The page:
The two men who dug their way out of a maximum-security prison in New York aren't noble rascals out of The Shawshank Redemption.
One shot a deputy sheriff 22 times. The other was convicted for beating a man to death and dismembering his corpse. And right now, they're at large — and, officials argue, a threat to public safety.
"They're vicious animals," says Lenny DePaul, the former director of a US marshals task force in New York and New Jersey. "Nothing's going to get in their way." New York Governor Andrew Cuomo calls it a crisis situation: "These are dangerous men. They are capable of committing grave crimes once again."
The research on people who escape prison shows that most aren't violent during their time at large. But there's some reason to believe David Sweat and Richard Matt could be the exceptions.
Violence has never been that common among escapees
The public and law enforcement assume that people who committed violent crimes are simply violent people — so they'll take advantage of their freedom to commit more violence. It might even help them get caught, since the public will keep an eye out for threatening fugitives.
For years, that assumption was enshrined in the law, too. When fugitives were caught and charged with escape, courts considered it an inherently violent crime — even when the "escape" was nothing more than walking off a work site.
Data undercuts that assumption. One study of 35 convicted murderers who escaped from Oklahoma prisons from 1990 to 1995 (an escape rate that would be unheard of today) found that only four of the 31 murderer-escapees studied had committed violent crimes after their escapes.
In 2005, criminologist R. F. Culp conducted a broader review of escapes through the late 1990s. Culp only looked at cases where prisoners had actually broken out of prisons — leaving out much more common kinds of escape, like slipping out during transit or simply walking away from a work site. Even then, though, he found that violence was rare. Only 8 percent of the cases he looked at involved any violence whatsoever, and only 7 of the 135 escapees he analyzed committed a violent crime while out in the community (as opposed to violence during the escape, or during apprehension by law enforcement).
Culp's paper got a lot of attention — not least from the courts. The law no longer considers escape an inherently violent crime. Courts maintain that there's always a risk of violent behavior. But mostly, they look at the circumstances of the escape.
What makes an escape most likely to be violent?
Bryce Peterson of the Urban Institute wrote his dissertation on how often prison escapees engaged in violence — during their escapes, on the run, or trying to fight back against apprehension. His conclusion: violence still isn't common. But when it happens, it happens in cases like this.
About 20 percent of the escapes he studied involved some sort of violence (although that includes something as minor as shoving a guard). But the most common scenario was violence during the escape — not committing violent crimes against civilians while on the lam. On the run, fewer than 9 percent of escapees committed violent crimes. Furthermore, inmates who'd committed violent crimes before being put in prison — like Sweat and Matt — weren't significantly more likely than other escapees to commit violent crimes after they escaped.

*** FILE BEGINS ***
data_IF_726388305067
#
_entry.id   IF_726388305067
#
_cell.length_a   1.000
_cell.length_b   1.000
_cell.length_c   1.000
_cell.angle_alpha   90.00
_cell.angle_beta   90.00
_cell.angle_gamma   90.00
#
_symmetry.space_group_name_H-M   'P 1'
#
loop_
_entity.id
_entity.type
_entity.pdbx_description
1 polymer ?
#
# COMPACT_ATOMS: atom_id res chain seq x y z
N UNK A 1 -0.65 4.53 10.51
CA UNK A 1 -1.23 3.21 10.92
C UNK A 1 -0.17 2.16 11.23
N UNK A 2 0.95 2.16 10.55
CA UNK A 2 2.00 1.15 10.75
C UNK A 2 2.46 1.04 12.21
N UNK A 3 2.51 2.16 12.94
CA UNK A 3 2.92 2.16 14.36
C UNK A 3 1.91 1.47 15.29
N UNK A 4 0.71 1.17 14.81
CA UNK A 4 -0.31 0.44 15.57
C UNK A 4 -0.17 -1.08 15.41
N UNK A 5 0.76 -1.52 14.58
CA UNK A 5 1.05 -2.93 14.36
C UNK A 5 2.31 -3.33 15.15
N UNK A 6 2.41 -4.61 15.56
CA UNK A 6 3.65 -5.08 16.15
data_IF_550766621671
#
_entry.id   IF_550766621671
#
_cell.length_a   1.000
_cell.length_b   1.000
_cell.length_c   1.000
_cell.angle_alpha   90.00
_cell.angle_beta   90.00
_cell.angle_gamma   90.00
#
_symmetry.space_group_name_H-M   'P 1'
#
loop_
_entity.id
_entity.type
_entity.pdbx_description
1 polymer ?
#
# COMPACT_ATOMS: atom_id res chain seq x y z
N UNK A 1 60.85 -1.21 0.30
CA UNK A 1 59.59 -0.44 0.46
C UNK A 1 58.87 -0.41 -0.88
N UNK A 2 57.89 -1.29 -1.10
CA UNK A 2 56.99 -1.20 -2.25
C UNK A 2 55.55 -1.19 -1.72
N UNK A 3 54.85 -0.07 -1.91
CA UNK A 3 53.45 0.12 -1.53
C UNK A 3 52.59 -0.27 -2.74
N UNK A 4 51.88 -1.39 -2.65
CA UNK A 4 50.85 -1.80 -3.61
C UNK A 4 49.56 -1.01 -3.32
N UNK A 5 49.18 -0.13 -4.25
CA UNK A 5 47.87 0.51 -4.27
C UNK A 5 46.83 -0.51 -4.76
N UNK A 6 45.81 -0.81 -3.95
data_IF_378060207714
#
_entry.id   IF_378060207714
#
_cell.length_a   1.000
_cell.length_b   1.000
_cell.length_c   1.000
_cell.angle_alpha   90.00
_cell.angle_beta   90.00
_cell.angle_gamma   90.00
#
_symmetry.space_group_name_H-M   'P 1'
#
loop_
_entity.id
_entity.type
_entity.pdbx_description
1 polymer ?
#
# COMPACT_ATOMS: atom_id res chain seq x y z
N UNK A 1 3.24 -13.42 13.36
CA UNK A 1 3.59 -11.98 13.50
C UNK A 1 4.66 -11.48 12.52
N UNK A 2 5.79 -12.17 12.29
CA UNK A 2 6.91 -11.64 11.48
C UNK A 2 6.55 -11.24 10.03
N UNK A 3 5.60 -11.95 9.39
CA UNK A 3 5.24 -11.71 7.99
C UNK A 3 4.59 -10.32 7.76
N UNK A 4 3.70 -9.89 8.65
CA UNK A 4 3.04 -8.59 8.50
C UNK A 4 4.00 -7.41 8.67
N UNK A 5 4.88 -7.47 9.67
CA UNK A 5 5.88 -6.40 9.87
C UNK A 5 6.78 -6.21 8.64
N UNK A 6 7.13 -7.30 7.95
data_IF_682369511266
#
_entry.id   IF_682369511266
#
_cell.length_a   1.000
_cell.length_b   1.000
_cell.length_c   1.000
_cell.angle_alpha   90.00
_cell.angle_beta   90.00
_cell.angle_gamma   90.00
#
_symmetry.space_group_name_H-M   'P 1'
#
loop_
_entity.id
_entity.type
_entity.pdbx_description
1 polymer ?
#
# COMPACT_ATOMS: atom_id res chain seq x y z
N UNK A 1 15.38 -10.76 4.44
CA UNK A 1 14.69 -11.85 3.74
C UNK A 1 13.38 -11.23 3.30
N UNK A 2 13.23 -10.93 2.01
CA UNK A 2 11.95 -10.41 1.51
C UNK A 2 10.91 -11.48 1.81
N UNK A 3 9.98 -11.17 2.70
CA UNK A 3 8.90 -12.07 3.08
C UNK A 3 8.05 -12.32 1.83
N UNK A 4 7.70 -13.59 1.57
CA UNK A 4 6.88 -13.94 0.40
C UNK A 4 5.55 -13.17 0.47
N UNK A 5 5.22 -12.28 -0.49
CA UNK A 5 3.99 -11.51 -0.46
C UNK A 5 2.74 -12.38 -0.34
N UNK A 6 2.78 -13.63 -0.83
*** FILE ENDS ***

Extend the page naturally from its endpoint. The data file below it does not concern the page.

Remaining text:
But the New York escapees' elaborate escape plan? That might be something to worry about.
What does matter in predicting whether a fugitive will be violent, Peterson found, is how hard they'd tried to get out of prison and how badly they want to stay out. Prisoners were less likely to break out of "secure custody" (relatively high-security prisons), but when they did they were four times more likely to engage in violence than prisoners who hadn't been in secure custody when they'd escaped. Prisoners who'd already made at least one escape were more likely to be violent during or after subsequent escapes. And when there was evidence that a prisoner had planned his escape in advance, it was more likely that he'd committed an act of violence during or after carrying that plan out.
Those factors hardly made it inevitable that an escapee would use violence. But they were the things that made it significantly more likely.
Richard Matt and David Sweat show every indication of having planned their escape in advance, unless having power tools in your cell and knowing the sewer system are standard procedure. They broke out of secure custody. And Matt has a past escape on his record.
What all those traits have in common, says Peterson, is that they show escapees are "motivated to stay out of prison — not only to escape, but to stay out. So they're more likely, then, to use violence to make sure they don't get recaptured."
Put that way, violence sounds like a careful strategic decision — not something escapees are inherently drawn to because they're bad people. But violent escapees are also more likely to draw the full force of the US marshals and company to apprehend them — so the calculation can backfire.
In 2000, a group of seven inmates escaped from a high-security prison in Texas. They killed a police officer during a subsequent store robbery, and when they were recaptured they were sentenced to death for the officer's murder. But one of the inmates, interviewed by ABC just after his capture, protested: "We just wanted to start a new life."